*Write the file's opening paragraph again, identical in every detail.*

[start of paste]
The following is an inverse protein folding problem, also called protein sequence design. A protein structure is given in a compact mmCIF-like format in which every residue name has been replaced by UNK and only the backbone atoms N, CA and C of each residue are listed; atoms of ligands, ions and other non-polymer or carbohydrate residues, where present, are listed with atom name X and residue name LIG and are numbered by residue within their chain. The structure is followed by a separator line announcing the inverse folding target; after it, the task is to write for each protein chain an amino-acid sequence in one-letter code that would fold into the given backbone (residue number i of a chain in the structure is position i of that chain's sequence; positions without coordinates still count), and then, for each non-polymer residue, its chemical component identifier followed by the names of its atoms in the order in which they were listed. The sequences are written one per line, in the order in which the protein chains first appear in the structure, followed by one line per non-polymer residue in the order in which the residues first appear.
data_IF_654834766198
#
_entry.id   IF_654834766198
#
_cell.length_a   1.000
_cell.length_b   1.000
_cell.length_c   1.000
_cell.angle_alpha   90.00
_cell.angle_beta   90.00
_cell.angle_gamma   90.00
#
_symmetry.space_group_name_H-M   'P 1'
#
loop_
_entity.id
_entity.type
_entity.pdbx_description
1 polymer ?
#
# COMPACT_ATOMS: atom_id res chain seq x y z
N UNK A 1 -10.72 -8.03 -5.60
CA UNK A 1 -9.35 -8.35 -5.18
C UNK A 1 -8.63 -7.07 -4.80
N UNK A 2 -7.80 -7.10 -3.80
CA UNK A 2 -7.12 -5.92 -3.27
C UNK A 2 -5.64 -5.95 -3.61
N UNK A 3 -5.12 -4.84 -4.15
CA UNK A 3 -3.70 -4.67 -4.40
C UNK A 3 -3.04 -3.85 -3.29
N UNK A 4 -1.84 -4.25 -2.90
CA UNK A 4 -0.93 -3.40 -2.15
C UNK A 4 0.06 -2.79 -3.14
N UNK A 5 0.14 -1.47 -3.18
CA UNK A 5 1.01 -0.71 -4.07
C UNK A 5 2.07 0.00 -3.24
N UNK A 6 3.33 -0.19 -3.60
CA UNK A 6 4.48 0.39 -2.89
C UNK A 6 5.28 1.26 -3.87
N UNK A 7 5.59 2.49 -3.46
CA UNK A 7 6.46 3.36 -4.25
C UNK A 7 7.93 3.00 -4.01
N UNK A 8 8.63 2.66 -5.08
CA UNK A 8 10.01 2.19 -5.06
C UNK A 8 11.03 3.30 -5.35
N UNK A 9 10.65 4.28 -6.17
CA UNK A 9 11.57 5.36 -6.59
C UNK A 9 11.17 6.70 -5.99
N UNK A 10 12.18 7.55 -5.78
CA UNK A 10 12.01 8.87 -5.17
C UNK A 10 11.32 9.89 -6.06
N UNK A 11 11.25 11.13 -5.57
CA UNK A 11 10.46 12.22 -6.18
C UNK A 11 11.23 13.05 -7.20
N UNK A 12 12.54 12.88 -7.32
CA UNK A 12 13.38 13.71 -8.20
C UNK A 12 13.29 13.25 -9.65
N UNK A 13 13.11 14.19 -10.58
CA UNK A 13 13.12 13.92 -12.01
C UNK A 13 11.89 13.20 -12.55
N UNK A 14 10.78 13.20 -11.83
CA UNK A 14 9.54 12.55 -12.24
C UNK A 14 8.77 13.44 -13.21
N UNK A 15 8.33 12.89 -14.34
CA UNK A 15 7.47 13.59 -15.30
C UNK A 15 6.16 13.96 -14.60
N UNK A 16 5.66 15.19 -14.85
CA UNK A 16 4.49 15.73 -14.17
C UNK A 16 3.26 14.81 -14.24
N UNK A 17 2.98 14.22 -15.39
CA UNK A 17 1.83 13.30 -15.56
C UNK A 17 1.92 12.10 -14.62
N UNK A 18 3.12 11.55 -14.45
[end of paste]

The following is an inverse protein folding problem, also called protein sequence design. A protein structure is given in a compact mmCIF-like format in which every residue name has been replaced by UNK and only the backbone atoms N, CA and C of each residue are listed; atoms of ligands, ions and other non-polymer or carbohydrate residues, where present, are listed with atom name X and residue name LIG and are numbered by residue within their chain. The structure is followed by a separator line announcing the inverse folding target; after it, the task is to write for each protein chain an amino-acid sequence in one-letter code that would fold into the given backbone (residue number i of a chain in the structure is position i of that chain's sequence; positions without coordinates still count), and then, for each non-polymer residue, its chemical component identifier followed by the names of its atoms in the order in which they were listed. The sequences are written one per line, in the order in which the protein chains first appear in the structure, followed by one line per non-polymer residue in the order in which the residues first appear.